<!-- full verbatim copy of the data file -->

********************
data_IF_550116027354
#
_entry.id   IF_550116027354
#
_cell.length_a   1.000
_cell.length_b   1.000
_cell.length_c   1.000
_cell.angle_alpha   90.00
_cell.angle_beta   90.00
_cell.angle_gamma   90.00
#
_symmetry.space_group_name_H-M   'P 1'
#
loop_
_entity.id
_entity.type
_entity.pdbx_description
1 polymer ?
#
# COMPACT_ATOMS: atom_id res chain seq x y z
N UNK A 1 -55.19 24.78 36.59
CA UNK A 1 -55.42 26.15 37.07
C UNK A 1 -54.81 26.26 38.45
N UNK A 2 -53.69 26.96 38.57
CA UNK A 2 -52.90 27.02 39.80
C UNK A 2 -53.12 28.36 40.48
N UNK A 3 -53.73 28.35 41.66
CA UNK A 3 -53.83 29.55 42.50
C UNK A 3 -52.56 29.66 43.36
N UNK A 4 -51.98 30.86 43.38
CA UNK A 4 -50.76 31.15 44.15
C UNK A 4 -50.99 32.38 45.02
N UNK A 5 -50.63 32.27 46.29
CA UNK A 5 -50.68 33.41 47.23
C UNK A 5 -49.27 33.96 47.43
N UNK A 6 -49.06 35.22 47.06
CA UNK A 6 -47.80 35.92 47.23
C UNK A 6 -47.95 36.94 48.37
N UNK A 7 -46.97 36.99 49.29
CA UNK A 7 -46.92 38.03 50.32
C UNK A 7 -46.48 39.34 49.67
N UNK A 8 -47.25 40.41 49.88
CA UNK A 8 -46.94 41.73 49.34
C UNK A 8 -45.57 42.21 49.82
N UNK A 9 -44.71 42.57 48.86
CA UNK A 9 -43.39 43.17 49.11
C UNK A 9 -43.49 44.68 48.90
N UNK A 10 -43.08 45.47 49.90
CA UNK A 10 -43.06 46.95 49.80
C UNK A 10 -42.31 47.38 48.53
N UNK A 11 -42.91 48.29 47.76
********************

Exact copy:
data_IF_550116027354
#
_entry.id   IF_550116027354
#
_cell.length_a   1.000
_cell.length_b   1.000
_cell.length_c   1.000
_cell.angle_alpha   90.00
_cell.angle_beta   90.00
_cell.angle_gamma   90.00
#
_symmetry.space_group_name_H-M   'P 1'
#
loop_
_entity.id
_entity.type
_entity.pdbx_description
1 polymer ?
#
# COMPACT_ATOMS: atom_id res chain seq x y z
N UNK A 1 -55.19 24.78 36.59
CA UNK A 1 -55.42 26.15 37.07
C UNK A 1 -54.81 26.26 38.45
N UNK A 2 -53.69 26.96 38.57
CA UNK A 2 -52.90 27.02 39.80
C UNK A 2 -53.12 28.36 40.48
N UNK A 3 -53.73 28.35 41.66
CA UNK A 3 -53.83 29.55 42.50
C UNK A 3 -52.56 29.66 43.36
N UNK A 4 -51.98 30.86 43.38
CA UNK A 4 -50.76 31.15 44.15
C UNK A 4 -50.99 32.38 45.02
N UNK A 5 -50.63 32.27 46.29
CA UNK A 5 -50.68 33.41 47.23
C UNK A 5 -49.27 33.96 47.43
N UNK A 6 -49.06 35.22 47.06
CA UNK A 6 -47.80 35.92 47.23
C UNK A 6 -47.95 36.94 48.37
N UNK A 7 -46.97 36.99 49.29
CA UNK A 7 -46.92 38.03 50.32
C UNK A 7 -46.48 39.34 49.67
N UNK A 8 -47.25 40.41 49.88
CA UNK A 8 -46.94 41.73 49.34
C UNK A 8 -45.57 42.21 49.82
N UNK A 9 -44.71 42.57 48.86
CA UNK A 9 -43.39 43.17 49.11
C UNK A 9 -43.49 44.68 48.90
N UNK A 10 -43.08 45.47 49.90
CA UNK A 10 -43.06 46.95 49.80
C UNK A 10 -42.31 47.38 48.53
N UNK A 11 -42.91 48.29 47.76